Norman Smith, a 65-year-old school teacher and father of two in Connecticut, has survived male breast cancer and is now advocating for awareness of this rare, but very real disease. Diagnosed about a year ago, Smith underwent treatment and is now trying to get the word out that male breast cancer is a real threat.
After scraping his nipple while working on his car, Smith's chest became inflamed and, a few days later, he worried it was something more than just a bruise. He talked with his physician, who did a mammogram and found a stage II lump under Smith's nipple. Treatment began and since then, Smith has been on a mission to advocate for male breast cancer awareness as well as pushing for more research for the relatively rare disease.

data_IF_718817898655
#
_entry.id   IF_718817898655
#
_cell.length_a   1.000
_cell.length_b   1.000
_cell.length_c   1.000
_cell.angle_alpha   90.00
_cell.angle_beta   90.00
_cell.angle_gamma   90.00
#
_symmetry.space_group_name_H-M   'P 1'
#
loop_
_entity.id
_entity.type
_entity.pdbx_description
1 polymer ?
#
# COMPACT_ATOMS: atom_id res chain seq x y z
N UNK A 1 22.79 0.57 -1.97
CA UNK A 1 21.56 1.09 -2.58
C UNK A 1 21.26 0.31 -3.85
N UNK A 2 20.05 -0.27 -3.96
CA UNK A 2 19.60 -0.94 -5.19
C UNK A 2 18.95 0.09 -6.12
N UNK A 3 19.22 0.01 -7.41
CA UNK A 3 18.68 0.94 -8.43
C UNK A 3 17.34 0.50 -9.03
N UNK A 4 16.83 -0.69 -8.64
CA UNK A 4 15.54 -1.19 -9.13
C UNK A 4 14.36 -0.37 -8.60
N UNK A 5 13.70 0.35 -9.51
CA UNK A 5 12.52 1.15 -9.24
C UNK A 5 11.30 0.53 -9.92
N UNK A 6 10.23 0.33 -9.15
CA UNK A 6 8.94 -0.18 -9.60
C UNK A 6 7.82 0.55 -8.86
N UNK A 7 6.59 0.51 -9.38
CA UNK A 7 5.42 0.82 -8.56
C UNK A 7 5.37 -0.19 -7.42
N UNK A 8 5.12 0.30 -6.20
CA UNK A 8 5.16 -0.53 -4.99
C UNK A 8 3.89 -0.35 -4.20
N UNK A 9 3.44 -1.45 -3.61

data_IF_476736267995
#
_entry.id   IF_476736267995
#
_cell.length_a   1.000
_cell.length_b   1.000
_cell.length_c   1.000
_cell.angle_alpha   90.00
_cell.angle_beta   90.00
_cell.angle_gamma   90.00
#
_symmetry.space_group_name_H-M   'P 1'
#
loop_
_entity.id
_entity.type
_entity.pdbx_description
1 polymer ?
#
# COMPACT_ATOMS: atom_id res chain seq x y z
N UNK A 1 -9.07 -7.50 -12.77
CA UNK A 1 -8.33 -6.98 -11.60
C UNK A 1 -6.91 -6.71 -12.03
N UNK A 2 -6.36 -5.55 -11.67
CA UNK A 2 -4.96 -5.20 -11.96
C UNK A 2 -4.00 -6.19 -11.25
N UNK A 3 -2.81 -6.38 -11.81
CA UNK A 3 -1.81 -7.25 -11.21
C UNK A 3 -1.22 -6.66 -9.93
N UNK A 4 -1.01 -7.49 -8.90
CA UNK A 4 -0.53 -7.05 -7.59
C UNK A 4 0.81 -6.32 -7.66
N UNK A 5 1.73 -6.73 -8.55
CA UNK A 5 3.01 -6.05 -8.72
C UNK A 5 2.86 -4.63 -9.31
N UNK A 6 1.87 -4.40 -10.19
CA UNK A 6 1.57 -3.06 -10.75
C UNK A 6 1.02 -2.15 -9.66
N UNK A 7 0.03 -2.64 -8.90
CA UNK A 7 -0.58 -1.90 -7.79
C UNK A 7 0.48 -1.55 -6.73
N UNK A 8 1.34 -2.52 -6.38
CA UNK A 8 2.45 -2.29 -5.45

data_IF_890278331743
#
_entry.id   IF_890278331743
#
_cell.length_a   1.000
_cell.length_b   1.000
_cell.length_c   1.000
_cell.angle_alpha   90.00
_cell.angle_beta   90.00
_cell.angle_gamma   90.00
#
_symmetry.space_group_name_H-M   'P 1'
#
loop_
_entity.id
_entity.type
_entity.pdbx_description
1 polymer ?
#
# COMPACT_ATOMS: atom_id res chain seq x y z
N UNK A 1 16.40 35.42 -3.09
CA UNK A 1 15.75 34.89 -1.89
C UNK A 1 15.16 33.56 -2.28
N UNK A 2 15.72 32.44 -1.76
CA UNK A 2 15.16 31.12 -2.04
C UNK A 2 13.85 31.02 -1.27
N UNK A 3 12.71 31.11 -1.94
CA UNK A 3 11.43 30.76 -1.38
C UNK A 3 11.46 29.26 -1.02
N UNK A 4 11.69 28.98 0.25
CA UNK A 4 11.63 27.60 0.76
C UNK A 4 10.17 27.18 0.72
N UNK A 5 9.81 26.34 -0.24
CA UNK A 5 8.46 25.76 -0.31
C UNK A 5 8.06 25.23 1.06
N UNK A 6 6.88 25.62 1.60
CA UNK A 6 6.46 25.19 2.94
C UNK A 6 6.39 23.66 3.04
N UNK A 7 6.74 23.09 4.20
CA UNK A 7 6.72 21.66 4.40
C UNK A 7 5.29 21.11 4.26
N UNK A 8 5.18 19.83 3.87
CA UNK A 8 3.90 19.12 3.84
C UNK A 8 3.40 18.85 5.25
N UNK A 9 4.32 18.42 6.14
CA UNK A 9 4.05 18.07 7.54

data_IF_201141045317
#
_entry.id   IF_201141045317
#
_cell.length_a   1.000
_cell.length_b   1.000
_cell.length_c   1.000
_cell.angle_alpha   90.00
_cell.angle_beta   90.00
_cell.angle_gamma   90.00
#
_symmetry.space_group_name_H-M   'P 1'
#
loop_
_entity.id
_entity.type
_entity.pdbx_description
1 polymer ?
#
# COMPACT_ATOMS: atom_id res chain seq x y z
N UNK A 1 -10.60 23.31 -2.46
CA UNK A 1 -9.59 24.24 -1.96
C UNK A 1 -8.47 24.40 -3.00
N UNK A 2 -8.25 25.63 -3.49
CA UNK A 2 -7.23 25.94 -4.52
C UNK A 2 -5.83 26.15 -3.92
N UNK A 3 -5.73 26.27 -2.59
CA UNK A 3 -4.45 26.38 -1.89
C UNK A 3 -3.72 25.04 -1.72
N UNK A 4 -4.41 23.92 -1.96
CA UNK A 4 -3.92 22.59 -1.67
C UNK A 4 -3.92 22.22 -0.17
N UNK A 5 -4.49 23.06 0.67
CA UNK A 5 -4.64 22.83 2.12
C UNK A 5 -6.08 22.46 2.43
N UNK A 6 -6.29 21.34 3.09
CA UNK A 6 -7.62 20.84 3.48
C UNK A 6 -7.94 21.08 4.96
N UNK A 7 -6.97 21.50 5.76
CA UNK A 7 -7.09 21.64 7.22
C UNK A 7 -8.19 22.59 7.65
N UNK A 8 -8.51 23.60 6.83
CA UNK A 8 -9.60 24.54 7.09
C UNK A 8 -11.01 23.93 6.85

Genetics, exposure, and hormones are all accountable risk factors in male breast cancer.
A family history of the disease, a genetic predisposition to any type of cancer, exposure to radiation, and hormonal irregularities are all potential risk factors for male breast cancer. Smith learned, for example, that he has the "BRCA" gene, an inherited mutation that indicates a higher risk of cancer development in the individual. This gene is inherited from both fathers and mothers, so any parent with the gene has a 50 percent chance of handing it down to their progeny.
Smith now actively engages with the YMCA's LiveStrong program to promote male breast cancer awareness and gives lectures at the University of Connecticut's School of Medicine to medical students about the patient's side of the breast cancer story.